Just call them The Three Musketeers.

If you've happened to take in a high school football game in the past … say ... 50 years, then you've almost assuredly seen them in action — side by side, rain or shine, linked forever by their friendship and kindred passion.

Wayne Manord, James Shavers and Bobby Noles have been refereeing football games together on and off for the past five decades. The inseparable trio has seen it all during that time, dating back to their first get-together in 1972.

It’s been a long and winding road since, one that will end following the 2021 playoffs — Shavers is retiring after 50 years in pinstripes — but not soon forgotten.

“All officials have camaraderie,” Shavers said. “Any time that you work together at any job for 50 years, you’re going to know what the other guy is thinking.”

Noles also singled out the camaraderie.

“That’s really what keeps people in it,” he said. “Other guys like working with us. They can ask questions, because we have worked different positions over the years. Those guys can draw from our experiences. We’re kind of the teaching unit. We’re all in our 70s, so people will call us the AARP group.”

Added Manord: “Our friendship and the confidence we have in each other is what stands out for me. We know we can rely on each other. We don’t have to worry about the other person. Those guys are dedicated. They want the best for the coaches, players and fans.”

It’s been quite a journey for the trio.

They’ve traveled untold miles, eaten countless meals and stepped foot on innumerable campuses during their years together. 

For every tail one tells, the other two can recount five more.

“We’ve got a war chest full of stories we’ve accumulated over the years,” Noles said. “Every year you call, something funny happens. Sometimes, a lot of funny stuff happens.”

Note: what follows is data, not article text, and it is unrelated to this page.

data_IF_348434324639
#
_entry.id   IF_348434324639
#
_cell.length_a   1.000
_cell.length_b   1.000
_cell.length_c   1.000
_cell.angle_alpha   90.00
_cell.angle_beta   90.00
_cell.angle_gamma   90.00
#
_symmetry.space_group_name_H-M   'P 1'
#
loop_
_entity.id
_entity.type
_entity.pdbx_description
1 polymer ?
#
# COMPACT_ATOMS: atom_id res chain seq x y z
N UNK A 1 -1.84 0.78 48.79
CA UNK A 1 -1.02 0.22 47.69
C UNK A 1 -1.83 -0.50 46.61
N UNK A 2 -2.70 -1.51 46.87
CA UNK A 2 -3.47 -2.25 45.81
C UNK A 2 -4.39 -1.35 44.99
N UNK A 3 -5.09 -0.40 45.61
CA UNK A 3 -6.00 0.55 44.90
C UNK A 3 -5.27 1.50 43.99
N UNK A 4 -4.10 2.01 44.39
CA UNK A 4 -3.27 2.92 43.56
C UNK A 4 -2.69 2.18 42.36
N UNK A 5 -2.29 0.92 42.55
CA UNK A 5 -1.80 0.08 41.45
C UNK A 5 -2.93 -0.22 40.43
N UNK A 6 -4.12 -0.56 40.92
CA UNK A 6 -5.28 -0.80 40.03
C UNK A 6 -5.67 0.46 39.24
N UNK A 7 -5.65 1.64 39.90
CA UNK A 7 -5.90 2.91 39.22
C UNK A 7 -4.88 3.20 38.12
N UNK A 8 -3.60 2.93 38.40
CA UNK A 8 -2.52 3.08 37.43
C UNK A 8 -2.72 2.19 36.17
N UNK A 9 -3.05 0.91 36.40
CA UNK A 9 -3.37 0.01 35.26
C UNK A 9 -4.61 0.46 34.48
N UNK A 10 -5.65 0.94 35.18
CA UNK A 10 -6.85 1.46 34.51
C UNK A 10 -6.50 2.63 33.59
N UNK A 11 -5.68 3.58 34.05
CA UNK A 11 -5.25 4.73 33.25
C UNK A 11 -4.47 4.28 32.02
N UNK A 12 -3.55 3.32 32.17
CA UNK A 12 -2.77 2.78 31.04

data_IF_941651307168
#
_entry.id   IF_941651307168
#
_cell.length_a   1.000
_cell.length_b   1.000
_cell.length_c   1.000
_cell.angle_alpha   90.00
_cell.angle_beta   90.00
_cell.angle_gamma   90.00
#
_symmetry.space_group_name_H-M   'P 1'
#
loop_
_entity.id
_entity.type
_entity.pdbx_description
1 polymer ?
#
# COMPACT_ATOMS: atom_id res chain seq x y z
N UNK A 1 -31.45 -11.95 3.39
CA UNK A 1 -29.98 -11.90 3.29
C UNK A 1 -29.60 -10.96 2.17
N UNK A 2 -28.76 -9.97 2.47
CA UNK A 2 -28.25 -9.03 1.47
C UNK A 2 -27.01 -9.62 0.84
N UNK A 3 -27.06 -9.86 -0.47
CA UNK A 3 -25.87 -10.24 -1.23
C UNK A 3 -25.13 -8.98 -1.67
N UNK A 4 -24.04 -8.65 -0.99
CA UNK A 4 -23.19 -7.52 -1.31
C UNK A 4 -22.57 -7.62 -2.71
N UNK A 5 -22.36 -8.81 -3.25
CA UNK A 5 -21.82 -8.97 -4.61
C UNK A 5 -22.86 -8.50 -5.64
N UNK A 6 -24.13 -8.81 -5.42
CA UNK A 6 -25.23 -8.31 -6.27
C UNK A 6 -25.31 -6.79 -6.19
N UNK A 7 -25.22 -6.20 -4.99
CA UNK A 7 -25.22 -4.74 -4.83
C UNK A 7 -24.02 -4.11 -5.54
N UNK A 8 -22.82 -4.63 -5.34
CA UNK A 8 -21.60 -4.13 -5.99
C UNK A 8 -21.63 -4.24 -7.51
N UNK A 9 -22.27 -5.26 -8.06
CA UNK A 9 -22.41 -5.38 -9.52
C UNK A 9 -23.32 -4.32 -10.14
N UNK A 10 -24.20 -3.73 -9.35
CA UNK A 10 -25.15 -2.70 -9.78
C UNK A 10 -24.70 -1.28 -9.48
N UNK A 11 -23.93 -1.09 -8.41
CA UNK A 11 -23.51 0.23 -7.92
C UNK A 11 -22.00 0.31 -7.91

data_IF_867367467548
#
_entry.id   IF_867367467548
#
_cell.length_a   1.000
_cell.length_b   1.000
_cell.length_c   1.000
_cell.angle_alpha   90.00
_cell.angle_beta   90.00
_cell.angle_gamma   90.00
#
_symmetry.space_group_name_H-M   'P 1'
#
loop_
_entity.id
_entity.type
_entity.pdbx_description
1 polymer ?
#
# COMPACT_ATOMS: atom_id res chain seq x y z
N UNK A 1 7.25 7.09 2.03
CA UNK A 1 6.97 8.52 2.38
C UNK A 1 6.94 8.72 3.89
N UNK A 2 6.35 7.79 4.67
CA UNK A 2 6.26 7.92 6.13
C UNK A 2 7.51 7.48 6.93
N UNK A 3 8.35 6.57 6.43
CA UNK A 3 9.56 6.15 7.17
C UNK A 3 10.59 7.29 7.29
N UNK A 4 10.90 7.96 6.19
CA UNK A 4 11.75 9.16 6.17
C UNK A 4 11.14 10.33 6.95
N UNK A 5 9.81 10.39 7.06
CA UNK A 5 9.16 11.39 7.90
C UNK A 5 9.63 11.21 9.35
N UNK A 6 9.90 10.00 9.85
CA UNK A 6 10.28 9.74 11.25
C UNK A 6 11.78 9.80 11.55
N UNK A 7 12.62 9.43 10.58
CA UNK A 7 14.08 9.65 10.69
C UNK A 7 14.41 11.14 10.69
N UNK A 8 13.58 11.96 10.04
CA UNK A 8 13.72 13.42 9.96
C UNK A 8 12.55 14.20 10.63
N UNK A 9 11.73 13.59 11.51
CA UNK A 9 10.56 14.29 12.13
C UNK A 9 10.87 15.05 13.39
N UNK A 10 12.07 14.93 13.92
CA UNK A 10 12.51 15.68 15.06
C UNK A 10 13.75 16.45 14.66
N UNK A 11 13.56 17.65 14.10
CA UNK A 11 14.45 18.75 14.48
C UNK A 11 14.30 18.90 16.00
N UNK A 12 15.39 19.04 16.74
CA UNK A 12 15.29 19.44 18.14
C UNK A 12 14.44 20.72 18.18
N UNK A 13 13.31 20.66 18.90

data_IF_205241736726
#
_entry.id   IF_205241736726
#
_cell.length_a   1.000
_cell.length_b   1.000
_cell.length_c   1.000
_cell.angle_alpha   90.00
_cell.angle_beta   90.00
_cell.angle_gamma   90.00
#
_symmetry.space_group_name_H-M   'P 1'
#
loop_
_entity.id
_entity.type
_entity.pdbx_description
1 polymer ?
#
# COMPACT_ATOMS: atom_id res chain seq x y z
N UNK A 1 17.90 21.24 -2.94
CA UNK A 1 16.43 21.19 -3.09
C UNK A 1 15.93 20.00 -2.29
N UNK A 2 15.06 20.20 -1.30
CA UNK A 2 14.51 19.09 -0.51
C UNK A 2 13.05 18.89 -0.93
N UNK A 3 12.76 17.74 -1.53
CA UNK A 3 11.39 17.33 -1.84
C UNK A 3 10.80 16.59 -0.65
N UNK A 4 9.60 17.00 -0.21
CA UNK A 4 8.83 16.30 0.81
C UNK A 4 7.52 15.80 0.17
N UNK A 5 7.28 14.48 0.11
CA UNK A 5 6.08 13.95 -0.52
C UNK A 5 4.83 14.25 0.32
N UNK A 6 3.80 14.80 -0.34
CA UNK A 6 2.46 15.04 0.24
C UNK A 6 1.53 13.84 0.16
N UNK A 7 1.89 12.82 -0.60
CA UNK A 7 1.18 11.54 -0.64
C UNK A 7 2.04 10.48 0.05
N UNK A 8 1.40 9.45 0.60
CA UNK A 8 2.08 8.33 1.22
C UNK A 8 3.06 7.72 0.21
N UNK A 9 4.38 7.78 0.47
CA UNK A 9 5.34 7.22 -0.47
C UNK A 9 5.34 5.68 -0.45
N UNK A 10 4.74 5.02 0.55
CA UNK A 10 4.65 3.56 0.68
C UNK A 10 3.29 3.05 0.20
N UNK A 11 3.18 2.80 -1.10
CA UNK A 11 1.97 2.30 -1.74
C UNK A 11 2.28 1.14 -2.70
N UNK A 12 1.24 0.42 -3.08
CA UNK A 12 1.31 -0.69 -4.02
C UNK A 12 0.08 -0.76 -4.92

Shavers and Manord shared a couple of those stories.

“The only time I’ve been physically attacked after a game was in a pee-wee or wee-wee game,” Shavers said. “Everyone thought their kid was going to be the next Joe Namath. That’s why you get paid more to cover those games.”

“We were covering Hoover and Tuscaloosa County at The Met,” Manord said. “Just before the half, all the lights went out during a double-reverse. It took them about an hour to get them back on if I remember correctly. Later in the game, Corky (Shavers) got hit hard. We went over there, and he looked up and asked, ‘Did I hurt him?’ It was just a joy working together.”

Between the three of them, they’ve seen a Heisman Trophy winner in action, watched athletes who’ve since gone on to play for national championship programs and performed on the biggest stage — the Super 7 games — that cap off each high school season.

But a lot has changed over those years, as the trio can attest.

“The players now are bigger, stronger and faster,” Shavers said.

Said Manord: “The players weren’t as conditioned back in the 70s. And the game of football has progressed with the coaches and all the technology. But I’ve seen a lot of good athletes and a lot of good coaches over the years.”

Although their officiating careers are now in the fourth quarter, the trio isn’t too worried about what lies ahead in the years to come.

The memories made, the experiences shared and the friendships forged by both will accompany them long after the final whistle blows.

“There’s a love of the game for all of us,” Shavers said. “Money is the last thing we care about. You can do anything and make more than what we make. We’re best friends, and we talk just about every day. I don’t know of three other guys who have lasted this long in one association. As far as for me, it’s a physical thing. My back hurts (laughs). I have my brace, my Bio-Freeze and my Tylenol. But we all tried to call every game fairly, whether people think we did or not.”

Added Noles: “We’ve got over 150 years of officiating between us. Most people don’t do it nearly as long as we do — they lose interest or get tired. It’s worked out well for us. We get together on a call, feed off each other and try to get it right.”

For Manord, it’s been all about the people along the journey.

“The friendships you develop with each other, coaches, fans, players — we’ve worked with some great people,” he said. “It’s been a rewarding career. It’s important to take pride in what you do. I hope what we’ve done over the years has helped the game of football. It’s not about the officials. It’s about the coaches, players and fans. We want to be invisible. If no one knows who officiated the game when it’s over, then we did a great job.”

Jake Winfrey can be reached at 256-734-2131, ext. 236 or at jwinfrey@cullmantimes.com.​

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